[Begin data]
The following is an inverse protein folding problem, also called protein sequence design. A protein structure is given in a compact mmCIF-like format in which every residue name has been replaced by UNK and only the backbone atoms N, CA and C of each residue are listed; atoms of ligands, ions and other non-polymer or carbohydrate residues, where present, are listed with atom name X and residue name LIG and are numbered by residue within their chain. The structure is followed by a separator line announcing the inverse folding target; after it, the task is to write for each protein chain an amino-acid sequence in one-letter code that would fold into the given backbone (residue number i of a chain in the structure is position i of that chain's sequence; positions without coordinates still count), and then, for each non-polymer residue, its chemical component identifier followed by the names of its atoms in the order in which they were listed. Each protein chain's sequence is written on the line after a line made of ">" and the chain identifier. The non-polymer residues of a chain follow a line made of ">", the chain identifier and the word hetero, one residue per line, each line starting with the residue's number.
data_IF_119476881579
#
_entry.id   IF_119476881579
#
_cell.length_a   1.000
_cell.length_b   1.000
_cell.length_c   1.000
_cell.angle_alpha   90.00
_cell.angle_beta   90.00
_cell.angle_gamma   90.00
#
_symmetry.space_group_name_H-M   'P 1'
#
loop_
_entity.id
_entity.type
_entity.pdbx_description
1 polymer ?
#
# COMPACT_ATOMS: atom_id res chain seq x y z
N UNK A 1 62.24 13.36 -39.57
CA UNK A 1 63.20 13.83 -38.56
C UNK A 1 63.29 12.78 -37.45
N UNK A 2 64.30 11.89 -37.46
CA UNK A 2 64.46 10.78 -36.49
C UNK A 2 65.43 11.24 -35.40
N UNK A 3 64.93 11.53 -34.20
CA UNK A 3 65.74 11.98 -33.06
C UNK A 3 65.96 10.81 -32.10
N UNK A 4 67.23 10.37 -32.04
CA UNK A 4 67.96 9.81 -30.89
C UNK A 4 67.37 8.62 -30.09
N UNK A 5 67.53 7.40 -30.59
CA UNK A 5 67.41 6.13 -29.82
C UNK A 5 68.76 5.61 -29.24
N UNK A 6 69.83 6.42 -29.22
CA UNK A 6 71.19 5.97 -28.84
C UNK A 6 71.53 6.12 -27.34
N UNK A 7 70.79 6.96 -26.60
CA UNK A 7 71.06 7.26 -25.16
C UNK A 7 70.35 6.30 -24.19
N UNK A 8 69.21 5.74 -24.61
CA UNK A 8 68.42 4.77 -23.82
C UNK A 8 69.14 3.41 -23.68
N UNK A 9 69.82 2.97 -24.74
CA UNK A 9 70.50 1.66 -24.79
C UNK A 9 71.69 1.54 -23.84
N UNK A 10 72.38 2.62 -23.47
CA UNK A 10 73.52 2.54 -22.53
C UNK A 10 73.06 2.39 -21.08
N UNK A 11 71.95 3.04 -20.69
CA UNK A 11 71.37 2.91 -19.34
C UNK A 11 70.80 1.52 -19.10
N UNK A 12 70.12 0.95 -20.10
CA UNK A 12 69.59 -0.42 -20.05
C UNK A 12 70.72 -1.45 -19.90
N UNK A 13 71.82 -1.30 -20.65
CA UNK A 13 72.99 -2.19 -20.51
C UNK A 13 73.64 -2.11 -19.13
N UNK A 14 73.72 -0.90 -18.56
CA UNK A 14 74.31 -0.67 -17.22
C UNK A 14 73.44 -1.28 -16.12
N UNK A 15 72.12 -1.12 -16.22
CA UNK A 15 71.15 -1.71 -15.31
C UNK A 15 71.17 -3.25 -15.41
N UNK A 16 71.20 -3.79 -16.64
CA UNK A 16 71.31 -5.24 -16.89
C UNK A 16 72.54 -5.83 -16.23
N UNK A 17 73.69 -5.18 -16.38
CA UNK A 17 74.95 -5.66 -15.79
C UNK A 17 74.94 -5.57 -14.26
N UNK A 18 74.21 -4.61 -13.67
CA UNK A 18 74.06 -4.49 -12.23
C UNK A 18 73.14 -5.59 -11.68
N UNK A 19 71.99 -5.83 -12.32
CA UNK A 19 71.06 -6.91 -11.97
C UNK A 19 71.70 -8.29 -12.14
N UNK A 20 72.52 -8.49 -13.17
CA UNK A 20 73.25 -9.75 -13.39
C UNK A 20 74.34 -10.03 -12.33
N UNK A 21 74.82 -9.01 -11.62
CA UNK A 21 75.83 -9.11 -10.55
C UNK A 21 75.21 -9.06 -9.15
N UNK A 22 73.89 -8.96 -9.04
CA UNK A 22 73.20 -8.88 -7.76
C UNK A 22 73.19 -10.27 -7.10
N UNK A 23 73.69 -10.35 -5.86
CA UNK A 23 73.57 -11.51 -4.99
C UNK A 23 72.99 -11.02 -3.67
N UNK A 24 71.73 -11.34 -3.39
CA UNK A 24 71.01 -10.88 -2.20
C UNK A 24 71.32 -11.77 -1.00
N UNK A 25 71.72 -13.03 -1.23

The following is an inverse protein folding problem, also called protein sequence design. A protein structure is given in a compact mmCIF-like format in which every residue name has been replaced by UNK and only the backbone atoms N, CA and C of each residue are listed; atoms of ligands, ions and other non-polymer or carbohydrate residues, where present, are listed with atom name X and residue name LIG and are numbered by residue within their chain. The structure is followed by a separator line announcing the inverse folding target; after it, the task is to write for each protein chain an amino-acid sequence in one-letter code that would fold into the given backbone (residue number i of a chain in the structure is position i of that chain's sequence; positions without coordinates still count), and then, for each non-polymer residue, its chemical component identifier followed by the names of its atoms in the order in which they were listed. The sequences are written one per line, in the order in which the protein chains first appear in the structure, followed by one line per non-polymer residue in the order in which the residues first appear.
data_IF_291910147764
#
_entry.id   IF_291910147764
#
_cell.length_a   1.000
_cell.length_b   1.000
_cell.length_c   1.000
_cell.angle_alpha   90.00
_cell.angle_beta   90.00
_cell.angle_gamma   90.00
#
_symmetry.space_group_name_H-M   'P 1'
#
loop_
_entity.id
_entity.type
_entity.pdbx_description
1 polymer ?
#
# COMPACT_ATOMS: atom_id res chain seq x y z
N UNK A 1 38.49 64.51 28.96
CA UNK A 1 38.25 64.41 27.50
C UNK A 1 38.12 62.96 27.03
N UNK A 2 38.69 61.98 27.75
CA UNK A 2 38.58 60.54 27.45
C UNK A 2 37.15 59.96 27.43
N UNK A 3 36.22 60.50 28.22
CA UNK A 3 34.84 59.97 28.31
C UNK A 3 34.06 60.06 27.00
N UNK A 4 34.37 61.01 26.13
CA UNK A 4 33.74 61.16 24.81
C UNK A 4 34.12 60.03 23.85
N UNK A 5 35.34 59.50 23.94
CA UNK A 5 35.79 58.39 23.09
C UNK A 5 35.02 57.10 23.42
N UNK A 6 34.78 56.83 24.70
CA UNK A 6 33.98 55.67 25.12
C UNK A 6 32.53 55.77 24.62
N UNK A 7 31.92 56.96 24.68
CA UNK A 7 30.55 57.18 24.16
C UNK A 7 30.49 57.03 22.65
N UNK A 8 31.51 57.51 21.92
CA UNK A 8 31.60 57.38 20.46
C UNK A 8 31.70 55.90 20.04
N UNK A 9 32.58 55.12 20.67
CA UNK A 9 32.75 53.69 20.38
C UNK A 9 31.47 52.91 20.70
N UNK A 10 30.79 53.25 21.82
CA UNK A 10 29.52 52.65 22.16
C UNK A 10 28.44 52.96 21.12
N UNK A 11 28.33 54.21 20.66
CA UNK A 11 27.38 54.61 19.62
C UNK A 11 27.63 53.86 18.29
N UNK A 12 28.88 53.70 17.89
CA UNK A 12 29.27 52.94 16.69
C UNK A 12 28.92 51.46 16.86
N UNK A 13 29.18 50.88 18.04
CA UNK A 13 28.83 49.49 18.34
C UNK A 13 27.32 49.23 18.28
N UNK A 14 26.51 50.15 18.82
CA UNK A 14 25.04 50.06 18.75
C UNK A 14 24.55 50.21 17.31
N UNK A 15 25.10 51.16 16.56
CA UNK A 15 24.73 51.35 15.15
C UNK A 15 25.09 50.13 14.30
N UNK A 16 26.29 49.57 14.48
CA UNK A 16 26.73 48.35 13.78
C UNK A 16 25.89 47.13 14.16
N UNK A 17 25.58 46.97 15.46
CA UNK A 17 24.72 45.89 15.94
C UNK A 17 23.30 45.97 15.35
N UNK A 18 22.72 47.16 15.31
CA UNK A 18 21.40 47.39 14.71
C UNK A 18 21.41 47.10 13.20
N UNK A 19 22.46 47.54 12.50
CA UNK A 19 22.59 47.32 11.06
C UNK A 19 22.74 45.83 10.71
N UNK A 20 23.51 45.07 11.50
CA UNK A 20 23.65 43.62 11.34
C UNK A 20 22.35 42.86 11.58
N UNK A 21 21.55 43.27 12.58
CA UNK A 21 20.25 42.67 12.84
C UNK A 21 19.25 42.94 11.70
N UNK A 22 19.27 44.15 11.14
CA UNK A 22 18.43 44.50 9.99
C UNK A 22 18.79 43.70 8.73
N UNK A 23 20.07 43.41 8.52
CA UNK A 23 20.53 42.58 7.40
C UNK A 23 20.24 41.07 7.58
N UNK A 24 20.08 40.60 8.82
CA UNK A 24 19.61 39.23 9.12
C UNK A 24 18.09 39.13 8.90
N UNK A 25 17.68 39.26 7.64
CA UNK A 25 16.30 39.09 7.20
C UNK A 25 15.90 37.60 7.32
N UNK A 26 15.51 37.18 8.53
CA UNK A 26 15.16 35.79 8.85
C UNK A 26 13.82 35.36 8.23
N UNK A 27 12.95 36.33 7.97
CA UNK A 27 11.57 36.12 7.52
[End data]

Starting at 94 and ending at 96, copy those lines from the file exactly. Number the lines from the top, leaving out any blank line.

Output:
N UNK A 25 71.72 -13.03 -1.23

The following is an inverse protein folding problem, also called protein sequence design. A protein structure is given in a compact mmCIF-like format in which every residue name has been replaced by UNK and only the backbone atoms N, CA and C of each residue are listed; atoms of ligands, ions and other non-polymer or carbohydrate residues, where present, are listed with atom name X and residue name LIG and are numbered by residue within their chain. The structure is followed by a separator line announcing the inverse folding target; after it, the task is to write for each protein chain an amino-acid sequence in one-letter code that would fold into the given backbone (residue number i of a chain in the structure is position i of that chain's sequence; positions without coordinates still count), and then, for each non-polymer residue, its chemical component identifier followed by the names of its atoms in the order in which they were listed. The sequences are written one per line, in the order in which the protein chains first appear in the structure, followed by one line per non-polymer residue in the order in which the residues first appear.
data_IF_291910147764